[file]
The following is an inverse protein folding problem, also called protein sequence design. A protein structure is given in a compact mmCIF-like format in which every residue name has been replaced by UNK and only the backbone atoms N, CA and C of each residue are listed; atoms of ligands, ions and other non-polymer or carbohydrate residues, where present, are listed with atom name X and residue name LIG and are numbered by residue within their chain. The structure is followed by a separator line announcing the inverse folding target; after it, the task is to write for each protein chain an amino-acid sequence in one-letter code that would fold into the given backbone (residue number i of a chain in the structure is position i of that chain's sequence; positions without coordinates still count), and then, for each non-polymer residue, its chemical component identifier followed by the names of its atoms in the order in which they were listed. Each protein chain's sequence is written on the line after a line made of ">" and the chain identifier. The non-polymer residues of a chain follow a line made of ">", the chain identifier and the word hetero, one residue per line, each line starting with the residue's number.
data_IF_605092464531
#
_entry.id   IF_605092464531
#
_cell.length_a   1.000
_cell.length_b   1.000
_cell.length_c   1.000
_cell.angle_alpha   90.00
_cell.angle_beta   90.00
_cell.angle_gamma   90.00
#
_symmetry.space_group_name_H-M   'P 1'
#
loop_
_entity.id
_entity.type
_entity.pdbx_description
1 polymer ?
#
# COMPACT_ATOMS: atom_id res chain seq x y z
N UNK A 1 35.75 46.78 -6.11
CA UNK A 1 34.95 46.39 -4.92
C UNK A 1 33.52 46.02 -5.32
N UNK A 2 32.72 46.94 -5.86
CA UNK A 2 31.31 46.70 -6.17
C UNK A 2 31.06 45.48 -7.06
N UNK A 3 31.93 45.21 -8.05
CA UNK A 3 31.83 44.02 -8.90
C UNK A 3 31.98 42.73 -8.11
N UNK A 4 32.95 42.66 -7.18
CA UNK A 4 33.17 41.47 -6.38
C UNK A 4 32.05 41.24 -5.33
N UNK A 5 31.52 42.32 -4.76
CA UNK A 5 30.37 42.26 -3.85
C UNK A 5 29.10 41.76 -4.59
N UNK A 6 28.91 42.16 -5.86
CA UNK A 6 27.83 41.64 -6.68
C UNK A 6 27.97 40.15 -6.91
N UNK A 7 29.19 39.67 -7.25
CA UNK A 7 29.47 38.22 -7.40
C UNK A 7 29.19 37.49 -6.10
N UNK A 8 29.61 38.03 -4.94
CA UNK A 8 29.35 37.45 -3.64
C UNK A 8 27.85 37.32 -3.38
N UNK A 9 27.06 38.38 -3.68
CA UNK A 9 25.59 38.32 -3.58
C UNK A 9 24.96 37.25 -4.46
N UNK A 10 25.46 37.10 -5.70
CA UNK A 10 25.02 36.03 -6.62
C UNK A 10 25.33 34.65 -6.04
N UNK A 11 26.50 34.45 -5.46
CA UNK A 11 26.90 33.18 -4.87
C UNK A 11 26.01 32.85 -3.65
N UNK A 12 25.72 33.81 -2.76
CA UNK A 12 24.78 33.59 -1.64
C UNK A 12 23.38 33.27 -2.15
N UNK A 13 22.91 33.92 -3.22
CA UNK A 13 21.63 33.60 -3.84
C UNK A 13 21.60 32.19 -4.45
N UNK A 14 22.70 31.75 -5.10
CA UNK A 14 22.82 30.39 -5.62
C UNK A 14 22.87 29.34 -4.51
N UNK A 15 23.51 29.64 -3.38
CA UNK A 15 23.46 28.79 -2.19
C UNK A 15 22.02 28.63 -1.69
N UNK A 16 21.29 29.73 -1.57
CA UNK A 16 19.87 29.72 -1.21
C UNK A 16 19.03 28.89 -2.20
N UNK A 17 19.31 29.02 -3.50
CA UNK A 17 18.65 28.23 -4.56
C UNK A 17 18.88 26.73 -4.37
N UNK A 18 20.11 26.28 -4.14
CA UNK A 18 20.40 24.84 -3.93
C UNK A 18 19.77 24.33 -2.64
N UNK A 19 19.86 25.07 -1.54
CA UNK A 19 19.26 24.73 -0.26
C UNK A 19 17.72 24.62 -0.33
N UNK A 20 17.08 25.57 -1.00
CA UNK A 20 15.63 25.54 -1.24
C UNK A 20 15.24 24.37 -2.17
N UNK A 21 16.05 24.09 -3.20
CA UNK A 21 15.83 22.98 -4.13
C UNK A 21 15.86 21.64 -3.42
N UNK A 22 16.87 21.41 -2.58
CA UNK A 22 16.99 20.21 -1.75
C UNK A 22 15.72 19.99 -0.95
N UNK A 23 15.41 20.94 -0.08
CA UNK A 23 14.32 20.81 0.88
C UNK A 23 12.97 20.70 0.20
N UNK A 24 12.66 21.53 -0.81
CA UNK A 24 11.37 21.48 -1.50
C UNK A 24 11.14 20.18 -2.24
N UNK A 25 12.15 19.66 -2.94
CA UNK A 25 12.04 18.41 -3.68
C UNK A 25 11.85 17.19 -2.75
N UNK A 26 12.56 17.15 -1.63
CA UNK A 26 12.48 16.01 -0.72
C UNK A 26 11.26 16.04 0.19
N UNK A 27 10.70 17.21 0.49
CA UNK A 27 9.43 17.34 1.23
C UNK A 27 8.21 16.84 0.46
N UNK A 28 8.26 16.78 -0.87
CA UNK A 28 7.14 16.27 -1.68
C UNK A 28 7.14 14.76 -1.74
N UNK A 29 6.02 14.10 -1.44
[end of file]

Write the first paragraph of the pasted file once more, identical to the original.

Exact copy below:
The following is an inverse protein folding problem, also called protein sequence design. A protein structure is given in a compact mmCIF-like format in which every residue name has been replaced by UNK and only the backbone atoms N, CA and C of each residue are listed; atoms of ligands, ions and other non-polymer or carbohydrate residues, where present, are listed with atom name X and residue name LIG and are numbered by residue within their chain. The structure is followed by a separator line announcing the inverse folding target; after it, the task is to write for each protein chain an amino-acid sequence in one-letter code that would fold into the given backbone (residue number i of a chain in the structure is position i of that chain's sequence; positions without coordinates still count), and then, for each non-polymer residue, its chemical component identifier followed by the names of its atoms in the order in which they were listed. Each protein chain's sequence is written on the line after a line made of ">" and the chain identifier. The non-polymer residues of a chain follow a line made of ">", the chain identifier and the word hetero, one residue per line, each line starting with the residue's number.